agnès b. Librairie Galerie at K11 Art Mall is currently hosting a solo exhibition of the Japanese artist Mayumi Watanabe titled Send in the Clowns. The exhibition was curated by a well-known figure in Hong Kong — the actress Karena Lam.
Two years ago in August 2016, at the very same venue, Karena curated an exhibition for the Japanese calligraphy master Inoue Yuichi. Collaborating with the venue for the second time, Karena is no longer content with simply curating, she also helped with decorating the venue, sourcing material, as well as using her own connection to invite talented artists to participate in the project, including the dancer Abby Chan and TVC director Maisy Choi. The artists interact with Watanabe’s works to create an extravagant artistic collaboration across 2-dimensional, 3-dimensional, moving images and dance performance.
The day before the exhibition opening, we had the privilege to meet with Watanabe and Karena at GALERIE BOUTIQUE to learn more about their preparation process. In this exhibition room of less than 300 square meters, its walls are all covered up by white curtains, which, in fact, has magnified the vivid color in Watanabe’s paintings. Against this white backdrop, the paintings exude a sense of quirkiness.
「就像大家常常提到的『In the eye of the people』，每個人看一個作品的時候，都會有自行演繹的方法。」作為策展人的林嘉欣，她回憶起當初看見渡部小姐作品時的感受，說：「看著她的畫，腦海裡不期然地響起腳步聲。」說著時雙手還忙不佚地敲打手上的文件夾，模仿著她腦海中浮現的踅音。
Mayumi Watanabe was born in Osaka prefecture. She has been active in both local and international art festivals ever since 2007. Her wide range of works includes illustration, painting and sculpture; the artist also had her book Onomatohair published in 2012.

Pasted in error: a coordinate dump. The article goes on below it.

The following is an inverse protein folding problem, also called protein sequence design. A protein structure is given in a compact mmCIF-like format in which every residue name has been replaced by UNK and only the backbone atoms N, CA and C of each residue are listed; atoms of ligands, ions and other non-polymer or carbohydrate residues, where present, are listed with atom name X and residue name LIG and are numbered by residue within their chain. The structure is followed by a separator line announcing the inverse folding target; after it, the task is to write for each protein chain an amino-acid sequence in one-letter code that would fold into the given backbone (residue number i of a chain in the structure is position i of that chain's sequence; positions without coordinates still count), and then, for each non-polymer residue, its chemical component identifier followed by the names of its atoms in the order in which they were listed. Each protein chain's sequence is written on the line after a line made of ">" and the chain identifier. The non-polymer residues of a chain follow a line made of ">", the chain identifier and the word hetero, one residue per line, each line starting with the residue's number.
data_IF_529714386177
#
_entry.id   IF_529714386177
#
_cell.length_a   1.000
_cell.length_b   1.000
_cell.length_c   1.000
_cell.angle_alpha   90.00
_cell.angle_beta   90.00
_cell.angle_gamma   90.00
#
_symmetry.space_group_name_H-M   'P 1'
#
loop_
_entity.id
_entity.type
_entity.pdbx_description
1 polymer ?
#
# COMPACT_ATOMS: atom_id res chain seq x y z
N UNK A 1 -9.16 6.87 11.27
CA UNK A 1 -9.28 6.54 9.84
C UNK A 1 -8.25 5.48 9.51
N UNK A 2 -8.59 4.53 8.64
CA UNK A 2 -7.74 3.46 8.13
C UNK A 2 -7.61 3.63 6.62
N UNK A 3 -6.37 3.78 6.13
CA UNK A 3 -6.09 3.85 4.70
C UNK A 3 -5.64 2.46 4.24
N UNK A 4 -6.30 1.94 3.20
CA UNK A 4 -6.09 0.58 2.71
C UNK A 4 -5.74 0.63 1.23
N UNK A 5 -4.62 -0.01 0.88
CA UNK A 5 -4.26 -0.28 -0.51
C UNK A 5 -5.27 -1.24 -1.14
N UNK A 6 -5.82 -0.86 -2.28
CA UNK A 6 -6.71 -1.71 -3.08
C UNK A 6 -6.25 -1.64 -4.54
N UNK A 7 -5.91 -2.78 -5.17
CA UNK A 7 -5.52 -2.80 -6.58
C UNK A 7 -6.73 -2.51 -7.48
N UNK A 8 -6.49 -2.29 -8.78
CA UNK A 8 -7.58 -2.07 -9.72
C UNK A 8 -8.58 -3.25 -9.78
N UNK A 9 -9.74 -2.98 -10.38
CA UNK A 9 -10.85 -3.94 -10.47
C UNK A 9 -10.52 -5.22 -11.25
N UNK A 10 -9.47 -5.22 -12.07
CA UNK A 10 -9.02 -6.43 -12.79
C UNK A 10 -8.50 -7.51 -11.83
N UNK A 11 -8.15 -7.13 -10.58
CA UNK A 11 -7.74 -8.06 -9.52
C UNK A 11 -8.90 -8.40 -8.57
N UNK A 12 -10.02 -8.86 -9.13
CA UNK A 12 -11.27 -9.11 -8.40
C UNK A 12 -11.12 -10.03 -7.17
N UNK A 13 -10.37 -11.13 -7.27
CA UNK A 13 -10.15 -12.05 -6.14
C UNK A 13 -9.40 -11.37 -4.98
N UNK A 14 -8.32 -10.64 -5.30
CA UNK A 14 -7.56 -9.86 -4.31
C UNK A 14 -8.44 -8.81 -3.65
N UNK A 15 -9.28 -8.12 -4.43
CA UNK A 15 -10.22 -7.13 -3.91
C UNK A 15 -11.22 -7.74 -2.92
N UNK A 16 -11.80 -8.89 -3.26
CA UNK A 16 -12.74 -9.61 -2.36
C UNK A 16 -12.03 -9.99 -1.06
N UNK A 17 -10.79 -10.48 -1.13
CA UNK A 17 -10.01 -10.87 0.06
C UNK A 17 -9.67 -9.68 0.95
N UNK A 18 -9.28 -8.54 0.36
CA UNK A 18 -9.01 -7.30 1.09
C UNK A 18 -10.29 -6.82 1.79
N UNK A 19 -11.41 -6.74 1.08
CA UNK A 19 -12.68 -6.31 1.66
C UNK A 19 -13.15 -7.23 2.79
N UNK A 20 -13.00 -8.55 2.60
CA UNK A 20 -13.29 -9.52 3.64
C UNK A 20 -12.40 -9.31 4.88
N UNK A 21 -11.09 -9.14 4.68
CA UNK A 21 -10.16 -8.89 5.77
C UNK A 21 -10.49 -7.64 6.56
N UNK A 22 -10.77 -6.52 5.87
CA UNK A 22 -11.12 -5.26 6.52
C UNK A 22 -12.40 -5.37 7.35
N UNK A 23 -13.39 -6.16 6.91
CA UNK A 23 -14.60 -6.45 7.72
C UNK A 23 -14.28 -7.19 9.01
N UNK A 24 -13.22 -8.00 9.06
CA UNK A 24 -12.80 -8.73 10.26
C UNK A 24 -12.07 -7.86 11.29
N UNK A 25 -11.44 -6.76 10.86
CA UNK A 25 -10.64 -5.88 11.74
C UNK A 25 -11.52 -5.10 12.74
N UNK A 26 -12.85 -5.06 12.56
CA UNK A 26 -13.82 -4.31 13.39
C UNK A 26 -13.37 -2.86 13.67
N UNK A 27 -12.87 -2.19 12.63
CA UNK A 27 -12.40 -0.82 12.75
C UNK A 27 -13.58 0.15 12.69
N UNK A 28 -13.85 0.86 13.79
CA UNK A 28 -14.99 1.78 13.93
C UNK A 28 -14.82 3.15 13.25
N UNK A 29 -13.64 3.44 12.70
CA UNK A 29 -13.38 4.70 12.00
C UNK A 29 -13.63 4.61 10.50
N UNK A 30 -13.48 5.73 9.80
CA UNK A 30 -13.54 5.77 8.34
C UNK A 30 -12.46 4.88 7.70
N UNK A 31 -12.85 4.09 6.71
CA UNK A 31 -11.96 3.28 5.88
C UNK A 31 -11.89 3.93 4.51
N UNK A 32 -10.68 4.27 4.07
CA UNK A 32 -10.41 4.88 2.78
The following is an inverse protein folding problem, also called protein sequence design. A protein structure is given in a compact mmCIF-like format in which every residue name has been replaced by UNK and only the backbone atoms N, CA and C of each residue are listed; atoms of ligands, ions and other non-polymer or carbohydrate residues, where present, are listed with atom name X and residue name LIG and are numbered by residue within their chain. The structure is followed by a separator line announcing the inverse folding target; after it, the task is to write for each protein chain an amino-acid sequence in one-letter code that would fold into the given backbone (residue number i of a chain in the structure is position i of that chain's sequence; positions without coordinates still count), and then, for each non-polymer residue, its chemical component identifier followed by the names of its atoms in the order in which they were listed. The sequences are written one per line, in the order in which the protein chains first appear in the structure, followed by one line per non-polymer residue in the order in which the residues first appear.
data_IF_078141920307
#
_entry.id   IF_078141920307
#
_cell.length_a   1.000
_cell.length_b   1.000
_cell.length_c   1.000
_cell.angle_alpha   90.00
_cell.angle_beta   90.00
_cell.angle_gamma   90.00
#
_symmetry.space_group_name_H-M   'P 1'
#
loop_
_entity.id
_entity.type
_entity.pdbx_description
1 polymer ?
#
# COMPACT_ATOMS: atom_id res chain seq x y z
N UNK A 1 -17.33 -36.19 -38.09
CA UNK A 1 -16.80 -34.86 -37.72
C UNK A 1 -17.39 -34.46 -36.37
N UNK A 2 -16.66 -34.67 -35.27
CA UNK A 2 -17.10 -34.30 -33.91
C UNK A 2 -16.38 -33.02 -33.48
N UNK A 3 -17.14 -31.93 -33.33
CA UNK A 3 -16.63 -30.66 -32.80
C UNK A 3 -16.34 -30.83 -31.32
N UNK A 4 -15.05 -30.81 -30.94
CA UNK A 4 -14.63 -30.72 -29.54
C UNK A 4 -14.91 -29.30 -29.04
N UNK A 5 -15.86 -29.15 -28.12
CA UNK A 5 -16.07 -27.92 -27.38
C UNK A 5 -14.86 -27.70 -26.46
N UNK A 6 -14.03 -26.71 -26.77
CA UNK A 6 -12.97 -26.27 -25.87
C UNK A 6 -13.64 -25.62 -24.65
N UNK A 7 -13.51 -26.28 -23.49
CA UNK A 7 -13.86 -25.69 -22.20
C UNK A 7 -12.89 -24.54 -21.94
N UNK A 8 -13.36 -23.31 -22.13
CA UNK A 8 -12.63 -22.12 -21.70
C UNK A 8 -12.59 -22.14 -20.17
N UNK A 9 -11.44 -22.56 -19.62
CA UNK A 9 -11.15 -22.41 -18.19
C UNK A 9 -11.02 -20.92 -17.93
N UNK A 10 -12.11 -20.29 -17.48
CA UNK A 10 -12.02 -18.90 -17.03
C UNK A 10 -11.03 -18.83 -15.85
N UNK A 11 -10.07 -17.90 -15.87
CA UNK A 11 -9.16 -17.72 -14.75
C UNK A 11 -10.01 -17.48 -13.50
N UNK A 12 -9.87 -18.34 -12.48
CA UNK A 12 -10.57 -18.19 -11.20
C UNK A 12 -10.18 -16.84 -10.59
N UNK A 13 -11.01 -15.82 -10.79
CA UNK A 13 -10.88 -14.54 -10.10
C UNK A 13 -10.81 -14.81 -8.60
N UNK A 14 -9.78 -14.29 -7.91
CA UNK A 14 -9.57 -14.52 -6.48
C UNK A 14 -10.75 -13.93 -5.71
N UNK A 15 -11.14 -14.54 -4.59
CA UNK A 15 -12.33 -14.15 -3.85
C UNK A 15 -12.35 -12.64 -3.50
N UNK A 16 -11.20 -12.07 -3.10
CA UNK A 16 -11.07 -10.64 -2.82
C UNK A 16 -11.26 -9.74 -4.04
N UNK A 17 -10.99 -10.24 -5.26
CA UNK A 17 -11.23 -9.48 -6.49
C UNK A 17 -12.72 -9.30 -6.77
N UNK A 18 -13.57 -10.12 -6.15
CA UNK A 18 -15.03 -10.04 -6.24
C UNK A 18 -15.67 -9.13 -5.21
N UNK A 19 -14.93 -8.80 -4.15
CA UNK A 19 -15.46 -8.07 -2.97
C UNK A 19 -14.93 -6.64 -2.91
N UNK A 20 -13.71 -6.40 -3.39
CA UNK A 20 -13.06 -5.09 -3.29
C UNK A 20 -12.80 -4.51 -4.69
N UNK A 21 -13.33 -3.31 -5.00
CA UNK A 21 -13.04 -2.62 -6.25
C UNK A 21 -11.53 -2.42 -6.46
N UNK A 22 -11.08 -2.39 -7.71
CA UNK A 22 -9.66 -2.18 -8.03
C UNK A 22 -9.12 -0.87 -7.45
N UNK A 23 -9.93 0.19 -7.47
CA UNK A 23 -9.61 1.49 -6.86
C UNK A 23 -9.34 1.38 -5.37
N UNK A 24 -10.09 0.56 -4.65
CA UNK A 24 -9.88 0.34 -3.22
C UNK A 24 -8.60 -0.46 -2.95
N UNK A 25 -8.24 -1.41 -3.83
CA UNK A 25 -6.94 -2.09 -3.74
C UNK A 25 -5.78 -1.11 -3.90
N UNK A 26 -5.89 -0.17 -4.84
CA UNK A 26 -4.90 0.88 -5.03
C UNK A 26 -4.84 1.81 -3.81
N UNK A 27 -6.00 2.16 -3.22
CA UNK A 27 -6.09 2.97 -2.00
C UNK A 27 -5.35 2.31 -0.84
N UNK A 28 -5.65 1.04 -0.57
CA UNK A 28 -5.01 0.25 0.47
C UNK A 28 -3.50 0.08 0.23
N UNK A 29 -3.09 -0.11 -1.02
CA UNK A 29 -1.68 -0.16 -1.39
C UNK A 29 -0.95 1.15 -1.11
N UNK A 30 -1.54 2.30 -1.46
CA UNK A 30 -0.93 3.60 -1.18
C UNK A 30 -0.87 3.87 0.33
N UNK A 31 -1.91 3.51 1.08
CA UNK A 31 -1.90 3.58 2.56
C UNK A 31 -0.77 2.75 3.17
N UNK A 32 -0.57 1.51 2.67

Watanabe has never received any proper training in fine art. After graduating from a design school, she has been devoted to exploring her path in art. She said, her parents were usually not around when she was a child, therefore she spent a lot of her time on drawing and making handicraft at home. Upon graduation, she completely devoted herself to art; she was lucky to receive high recognition from the more established artists, and soon gained international recognition. Perhaps it was her experience of creating art alone without anyone teaching that makes her works simple and yet full of imagination. Watanabe said, “I don’t want to make things too straightforward or rigid. I wish to create simply a hint for everyone to interpret on their own. I create my works in a minimalistic way without much refinement, so that the viewers can be given more room for imagination.”
The sense of child-like purity can be easily seen in Watanabe’s work, but a closer look would reveal a hidden obscurity. Take her Send in the Clowns as an example, the series was inspired and named after the song from the famous musical A Little Night Music. The musical was themed around the loneliness and cruelty hidden under the superficial glamour; such an idea is a perfect representation of the sense of obscurity.
“I agree. This is a rather dark series of work. Viewers feel it this way mainly because of the lack of facial expression on the portraits, the color tone was simple but with a dull touch. The reason for why I didn’t give them much expression was exactly like what I just said, I would like to keep it simple. Instead of giving the characters a vivid facial expression, I would rather let the viewers feel different things from the expressionless faces,” explained Watanabe.
“The saying ‘in the eye of the people’ implies everyone would have their own interpretation on the same piece of work.” said Karena, the curator, when recollecting her first encounter with Watanabe’s works, “Looking at her work, the sound of footsteps just lingered in my head.” She even tapped on the folder she was holding to imitate the phantom sound she heard.